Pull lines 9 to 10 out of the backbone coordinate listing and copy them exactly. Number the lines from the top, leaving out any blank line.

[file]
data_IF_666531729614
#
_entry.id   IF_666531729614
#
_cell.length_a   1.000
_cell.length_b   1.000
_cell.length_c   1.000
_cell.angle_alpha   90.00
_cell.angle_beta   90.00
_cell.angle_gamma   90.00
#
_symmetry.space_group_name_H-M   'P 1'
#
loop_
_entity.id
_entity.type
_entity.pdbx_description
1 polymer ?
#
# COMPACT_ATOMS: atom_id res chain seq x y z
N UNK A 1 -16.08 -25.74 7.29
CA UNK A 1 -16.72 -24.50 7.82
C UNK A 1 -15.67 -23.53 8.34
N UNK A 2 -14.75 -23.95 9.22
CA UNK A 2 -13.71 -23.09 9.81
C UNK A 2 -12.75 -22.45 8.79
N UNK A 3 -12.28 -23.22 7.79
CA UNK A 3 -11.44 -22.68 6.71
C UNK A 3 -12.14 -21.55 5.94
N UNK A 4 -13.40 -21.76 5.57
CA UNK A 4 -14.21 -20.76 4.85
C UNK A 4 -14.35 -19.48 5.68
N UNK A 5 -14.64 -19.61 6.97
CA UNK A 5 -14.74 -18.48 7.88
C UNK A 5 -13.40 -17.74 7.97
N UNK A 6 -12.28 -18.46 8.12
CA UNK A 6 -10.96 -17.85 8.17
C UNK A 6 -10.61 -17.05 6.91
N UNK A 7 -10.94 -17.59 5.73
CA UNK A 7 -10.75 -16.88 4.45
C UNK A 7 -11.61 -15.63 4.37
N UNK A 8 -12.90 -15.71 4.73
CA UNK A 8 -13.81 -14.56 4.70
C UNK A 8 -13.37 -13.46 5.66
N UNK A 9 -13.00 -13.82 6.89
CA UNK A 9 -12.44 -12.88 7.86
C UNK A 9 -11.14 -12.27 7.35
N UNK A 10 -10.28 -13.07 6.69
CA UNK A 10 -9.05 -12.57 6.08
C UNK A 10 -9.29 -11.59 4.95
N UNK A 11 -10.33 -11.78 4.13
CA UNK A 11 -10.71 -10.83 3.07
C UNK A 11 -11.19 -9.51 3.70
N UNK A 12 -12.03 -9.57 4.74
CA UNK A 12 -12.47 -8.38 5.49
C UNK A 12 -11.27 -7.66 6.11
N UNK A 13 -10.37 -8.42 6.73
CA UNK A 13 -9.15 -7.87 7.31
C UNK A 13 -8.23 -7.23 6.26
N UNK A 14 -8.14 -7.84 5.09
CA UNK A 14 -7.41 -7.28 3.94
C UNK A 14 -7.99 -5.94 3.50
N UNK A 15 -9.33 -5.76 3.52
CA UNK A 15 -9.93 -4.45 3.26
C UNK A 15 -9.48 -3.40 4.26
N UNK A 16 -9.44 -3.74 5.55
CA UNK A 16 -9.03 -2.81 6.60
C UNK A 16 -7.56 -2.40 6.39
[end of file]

_cell.angle_beta   90.00
_cell.angle_gamma   90.00